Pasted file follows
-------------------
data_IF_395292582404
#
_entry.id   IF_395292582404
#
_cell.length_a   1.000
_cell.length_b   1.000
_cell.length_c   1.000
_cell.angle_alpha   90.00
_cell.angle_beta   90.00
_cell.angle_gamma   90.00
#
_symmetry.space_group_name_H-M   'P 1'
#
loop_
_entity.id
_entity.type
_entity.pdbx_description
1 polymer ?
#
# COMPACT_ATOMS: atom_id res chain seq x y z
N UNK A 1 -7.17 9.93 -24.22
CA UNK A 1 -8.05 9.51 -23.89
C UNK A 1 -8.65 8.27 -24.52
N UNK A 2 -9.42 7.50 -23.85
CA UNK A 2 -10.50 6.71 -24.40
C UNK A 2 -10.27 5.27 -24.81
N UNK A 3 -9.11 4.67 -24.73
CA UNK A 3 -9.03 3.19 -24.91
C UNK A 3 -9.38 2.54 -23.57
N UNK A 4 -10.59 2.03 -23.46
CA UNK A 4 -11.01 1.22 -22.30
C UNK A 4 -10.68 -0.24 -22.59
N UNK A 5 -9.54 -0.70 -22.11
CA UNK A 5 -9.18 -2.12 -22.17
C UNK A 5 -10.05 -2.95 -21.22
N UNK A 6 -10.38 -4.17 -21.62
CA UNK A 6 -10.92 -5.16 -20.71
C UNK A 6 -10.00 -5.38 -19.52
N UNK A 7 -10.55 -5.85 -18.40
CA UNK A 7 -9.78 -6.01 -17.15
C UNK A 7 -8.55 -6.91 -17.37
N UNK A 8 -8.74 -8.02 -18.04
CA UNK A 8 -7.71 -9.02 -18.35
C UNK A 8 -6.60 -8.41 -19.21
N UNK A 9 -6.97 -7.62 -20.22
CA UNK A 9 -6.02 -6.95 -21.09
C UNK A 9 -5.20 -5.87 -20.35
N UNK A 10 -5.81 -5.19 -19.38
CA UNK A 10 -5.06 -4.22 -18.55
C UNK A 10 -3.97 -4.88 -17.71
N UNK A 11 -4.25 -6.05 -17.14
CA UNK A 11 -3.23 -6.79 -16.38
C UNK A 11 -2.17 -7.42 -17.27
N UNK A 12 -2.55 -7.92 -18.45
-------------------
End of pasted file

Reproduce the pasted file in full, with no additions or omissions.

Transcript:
data_IF_395292582404
#
_entry.id   IF_395292582404
#
_cell.length_a   1.000
_cell.length_b   1.000
_cell.length_c   1.000
_cell.angle_alpha   90.00
_cell.angle_beta   90.00
_cell.angle_gamma   90.00
#
_symmetry.space_group_name_H-M   'P 1'
#
loop_
_entity.id
_entity.type
_entity.pdbx_description
1 polymer ?
#
# COMPACT_ATOMS: atom_id res chain seq x y z
N UNK A 1 -7.17 9.93 -24.22
CA UNK A 1 -8.05 9.51 -23.89
C UNK A 1 -8.65 8.27 -24.52
N UNK A 2 -9.42 7.50 -23.85
CA UNK A 2 -10.50 6.71 -24.40
C UNK A 2 -10.27 5.27 -24.81
N UNK A 3 -9.11 4.67 -24.73
CA UNK A 3 -9.03 3.19 -24.91
C UNK A 3 -9.38 2.54 -23.57
N UNK A 4 -10.59 2.03 -23.46
CA UNK A 4 -11.01 1.22 -22.30
C UNK A 4 -10.68 -0.24 -22.59
N UNK A 5 -9.54 -0.70 -22.11
CA UNK A 5 -9.18 -2.12 -22.17
C UNK A 5 -10.05 -2.95 -21.22
N UNK A 6 -10.38 -4.17 -21.62
CA UNK A 6 -10.92 -5.16 -20.71
C UNK A 6 -10.00 -5.38 -19.52
N UNK A 7 -10.55 -5.85 -18.40
CA UNK A 7 -9.78 -6.01 -17.15
C UNK A 7 -8.55 -6.91 -17.37
N UNK A 8 -8.74 -8.02 -18.04
CA UNK A 8 -7.71 -9.02 -18.35
C UNK A 8 -6.60 -8.41 -19.21
N UNK A 9 -6.97 -7.62 -20.22
CA UNK A 9 -6.02 -6.95 -21.09
C UNK A 9 -5.20 -5.87 -20.35
N UNK A 10 -5.81 -5.19 -19.38
CA UNK A 10 -5.06 -4.22 -18.55
C UNK A 10 -3.97 -4.88 -17.71
N UNK A 11 -4.25 -6.05 -17.14
CA UNK A 11 -3.23 -6.79 -16.38
C UNK A 11 -2.17 -7.42 -17.27
N UNK A 12 -2.55 -7.92 -18.45